Text Conrad Brain Photographs Paul van Schalkwyk
Text Conrad Brain Photographs Paul van Schalkwyk
The rainwater of the last season is disappearing at a surprising rate and the slow but steady shift back to the age-old and imprinted permanent water sources of Etosha is about to begin.
T he winter season witnesses the now six-month-old springbok lambs exuberant in the abundance of food available to them. Their rapidly growing bodies and minds prepare them for survival in a harsh paradise that appears for now to be just a little less harsh. The larger herbivores likewise graze and browse vast areas not usually available to them in summer, and the largest of all wrap their trunks around succulent mopane branches.
Predators too enjoy the abundance, and waterholes are no longer their hunting grounds – the whole of Etosha is their grass-covered pantry. The lion’s golden shadow falls on yellow grass, but there is an underlying urgency to the calm heralded by winter. The rainwater of the last season is disappearing at a surprising rate and the slow but steady shift back to the age-old and imprinted permanent water sources of Etosha is about to begin.
The southern edge of the Etosha Pan is the narrow band of abundant natural and perennial springs. Some of these are blessed with sweet water, while others tend to be brack – but almost all are used by wildlife at certain times of the year. With the pools of fresh rainwater now drying, there is an almost choreographed movement of herds back towards this now vacant habitat along the southern edge. Long lines of striped zebra appear to be the first returnees, providing a wildlife spectacle against the vast, hollow horizon of the pan. The sound of the zebra herds calling, kicking and fighting is as impressive as the sight of the herds themselves, and you wonder where these vast numbers of animals have been for the past few months. Wildebeest and other antelope follow the zebra, and so too do the predators. The edge of the pan starts living again, but there is one conspicuous absence: elephants.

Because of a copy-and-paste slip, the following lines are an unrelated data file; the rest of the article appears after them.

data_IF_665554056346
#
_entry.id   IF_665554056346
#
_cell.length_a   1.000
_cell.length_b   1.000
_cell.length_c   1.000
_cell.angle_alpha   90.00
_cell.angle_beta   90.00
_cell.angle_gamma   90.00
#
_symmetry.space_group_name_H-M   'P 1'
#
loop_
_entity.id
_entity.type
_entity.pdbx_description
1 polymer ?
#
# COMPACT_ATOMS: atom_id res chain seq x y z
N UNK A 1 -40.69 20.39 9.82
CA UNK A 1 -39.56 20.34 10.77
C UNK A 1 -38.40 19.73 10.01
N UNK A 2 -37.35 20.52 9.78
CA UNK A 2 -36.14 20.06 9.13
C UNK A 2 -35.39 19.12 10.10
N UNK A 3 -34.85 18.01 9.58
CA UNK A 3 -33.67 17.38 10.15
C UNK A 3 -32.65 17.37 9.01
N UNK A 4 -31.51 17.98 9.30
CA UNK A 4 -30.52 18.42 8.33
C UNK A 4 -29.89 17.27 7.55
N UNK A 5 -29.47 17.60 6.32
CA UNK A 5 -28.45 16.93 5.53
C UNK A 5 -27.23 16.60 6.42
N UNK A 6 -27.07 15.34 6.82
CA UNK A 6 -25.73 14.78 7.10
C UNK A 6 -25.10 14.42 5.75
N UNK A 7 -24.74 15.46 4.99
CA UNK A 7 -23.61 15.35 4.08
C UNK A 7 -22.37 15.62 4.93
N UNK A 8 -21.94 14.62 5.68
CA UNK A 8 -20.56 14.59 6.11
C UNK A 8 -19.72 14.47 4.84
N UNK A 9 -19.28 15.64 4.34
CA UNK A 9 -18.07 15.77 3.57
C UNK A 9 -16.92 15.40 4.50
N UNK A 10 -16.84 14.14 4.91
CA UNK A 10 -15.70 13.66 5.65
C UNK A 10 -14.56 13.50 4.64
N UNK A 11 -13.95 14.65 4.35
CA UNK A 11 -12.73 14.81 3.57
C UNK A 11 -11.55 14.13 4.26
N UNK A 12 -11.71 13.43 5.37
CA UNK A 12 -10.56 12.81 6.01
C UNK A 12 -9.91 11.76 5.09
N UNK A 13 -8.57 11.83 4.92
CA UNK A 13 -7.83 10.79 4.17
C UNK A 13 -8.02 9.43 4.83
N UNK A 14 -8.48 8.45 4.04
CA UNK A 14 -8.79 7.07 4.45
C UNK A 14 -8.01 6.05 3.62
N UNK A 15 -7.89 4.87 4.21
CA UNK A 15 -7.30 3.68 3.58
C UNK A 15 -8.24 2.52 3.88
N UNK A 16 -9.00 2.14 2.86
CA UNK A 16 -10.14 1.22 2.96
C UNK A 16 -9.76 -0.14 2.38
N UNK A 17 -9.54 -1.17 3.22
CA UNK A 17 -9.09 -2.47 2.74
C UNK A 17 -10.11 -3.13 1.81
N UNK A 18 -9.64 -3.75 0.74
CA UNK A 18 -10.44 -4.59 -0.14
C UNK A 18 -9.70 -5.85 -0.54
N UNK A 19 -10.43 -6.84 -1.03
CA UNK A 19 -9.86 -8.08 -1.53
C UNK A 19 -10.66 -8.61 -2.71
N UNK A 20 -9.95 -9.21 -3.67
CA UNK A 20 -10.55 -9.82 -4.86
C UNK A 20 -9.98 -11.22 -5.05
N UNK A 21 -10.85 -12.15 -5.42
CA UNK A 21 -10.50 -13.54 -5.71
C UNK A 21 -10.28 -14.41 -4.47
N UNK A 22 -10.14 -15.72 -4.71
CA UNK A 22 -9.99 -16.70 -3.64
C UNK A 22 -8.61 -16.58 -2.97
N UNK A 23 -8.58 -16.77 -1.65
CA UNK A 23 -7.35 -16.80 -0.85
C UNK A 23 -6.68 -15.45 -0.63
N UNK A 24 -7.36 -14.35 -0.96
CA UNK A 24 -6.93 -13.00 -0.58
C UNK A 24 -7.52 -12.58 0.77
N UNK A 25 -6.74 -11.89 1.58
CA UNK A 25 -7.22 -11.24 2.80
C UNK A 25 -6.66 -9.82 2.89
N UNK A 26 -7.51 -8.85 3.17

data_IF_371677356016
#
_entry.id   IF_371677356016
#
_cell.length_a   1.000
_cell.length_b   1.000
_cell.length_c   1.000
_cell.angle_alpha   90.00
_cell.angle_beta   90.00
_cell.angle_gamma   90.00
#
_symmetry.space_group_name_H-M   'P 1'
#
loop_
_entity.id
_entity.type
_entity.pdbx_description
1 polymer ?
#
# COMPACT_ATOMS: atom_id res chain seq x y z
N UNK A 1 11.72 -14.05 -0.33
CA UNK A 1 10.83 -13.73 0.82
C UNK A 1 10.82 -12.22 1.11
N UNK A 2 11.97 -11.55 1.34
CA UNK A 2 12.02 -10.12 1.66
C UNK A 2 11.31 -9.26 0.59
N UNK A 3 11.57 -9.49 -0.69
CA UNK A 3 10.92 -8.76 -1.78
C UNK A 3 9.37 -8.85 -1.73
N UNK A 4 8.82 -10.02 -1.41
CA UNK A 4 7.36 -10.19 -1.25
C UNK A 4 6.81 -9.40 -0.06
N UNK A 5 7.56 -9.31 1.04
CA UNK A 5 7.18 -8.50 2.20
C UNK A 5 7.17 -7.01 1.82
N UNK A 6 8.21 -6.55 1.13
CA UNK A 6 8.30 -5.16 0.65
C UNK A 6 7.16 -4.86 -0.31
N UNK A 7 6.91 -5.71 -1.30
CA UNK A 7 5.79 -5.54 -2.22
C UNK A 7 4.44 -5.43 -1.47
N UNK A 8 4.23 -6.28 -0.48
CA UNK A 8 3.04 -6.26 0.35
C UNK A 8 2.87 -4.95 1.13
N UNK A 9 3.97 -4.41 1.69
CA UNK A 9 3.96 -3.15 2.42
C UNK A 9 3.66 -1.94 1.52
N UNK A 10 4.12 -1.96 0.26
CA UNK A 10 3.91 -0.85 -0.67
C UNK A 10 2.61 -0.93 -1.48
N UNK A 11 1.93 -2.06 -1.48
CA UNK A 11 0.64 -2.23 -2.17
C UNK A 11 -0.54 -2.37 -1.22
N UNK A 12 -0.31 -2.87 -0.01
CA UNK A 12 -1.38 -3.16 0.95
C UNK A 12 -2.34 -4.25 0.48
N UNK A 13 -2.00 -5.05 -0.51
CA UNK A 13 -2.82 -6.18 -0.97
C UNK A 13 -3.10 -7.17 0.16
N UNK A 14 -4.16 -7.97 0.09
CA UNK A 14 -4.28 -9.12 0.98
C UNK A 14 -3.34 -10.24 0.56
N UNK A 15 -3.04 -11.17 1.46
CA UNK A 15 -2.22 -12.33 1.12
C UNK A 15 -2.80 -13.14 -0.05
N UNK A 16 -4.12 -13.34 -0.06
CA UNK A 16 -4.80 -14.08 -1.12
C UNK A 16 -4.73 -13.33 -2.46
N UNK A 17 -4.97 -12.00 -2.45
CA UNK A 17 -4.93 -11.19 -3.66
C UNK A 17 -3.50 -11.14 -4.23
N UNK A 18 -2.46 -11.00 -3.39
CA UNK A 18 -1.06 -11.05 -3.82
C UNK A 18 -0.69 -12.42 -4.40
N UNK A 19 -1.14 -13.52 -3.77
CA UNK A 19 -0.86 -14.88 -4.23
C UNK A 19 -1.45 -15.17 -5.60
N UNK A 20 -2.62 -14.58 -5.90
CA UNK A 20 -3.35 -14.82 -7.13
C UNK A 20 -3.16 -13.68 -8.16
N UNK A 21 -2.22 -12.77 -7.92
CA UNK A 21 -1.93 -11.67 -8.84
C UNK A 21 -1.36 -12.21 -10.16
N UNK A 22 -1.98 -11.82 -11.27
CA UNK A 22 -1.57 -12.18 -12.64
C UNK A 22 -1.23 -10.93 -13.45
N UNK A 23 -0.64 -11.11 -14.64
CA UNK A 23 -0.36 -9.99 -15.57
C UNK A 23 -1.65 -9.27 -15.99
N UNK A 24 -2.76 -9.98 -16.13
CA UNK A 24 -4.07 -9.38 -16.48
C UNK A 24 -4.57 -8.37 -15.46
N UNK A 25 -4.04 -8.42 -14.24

The giants of Etosha
In the early phases of the rainy season – with distant massing of clouds and occasional flashes of lightening in the night skies – the elephants respond to this distant rumbling, and are the first to leave the usual summer ranges. They move to the areas of the park, and indeed even those outside the park, where huge pools form and strong flowing rivers flood the savannah, pan and woodlands. In this watery paradise the elephants remain until well into the winter months. Sightings of elephants during this time are few.
To fully understand this movement, you need to view it from an aircraft. Yet, as the winter progresses, even these giants of Etosha begin to respond like the rest of the wildlife. Huge animals need huge water and as the summer pools shrink and turn into mud holes, the elephants, now usually covered in dark brown and black mud, set their sights on returning to their dry-season waterholes, where they will again regain their characteristic white coats.
It’s a wonder to witness how hundreds of elephants, covering hundreds of square kilometres, can respond as one and move as a unit. It is now known that they use infrasonic communication to achieve this. Calling at certain times of the day when a strong inversion layer hangs over Etosha, usually early morning and late afternoon, the low-frequency calls that we cannot even hear, bounce off these strong inversion layers and travel hundreds of square kilometres. The elephants respond to this secret and silent language, uniting in their late-winter trek back across the yellow plains.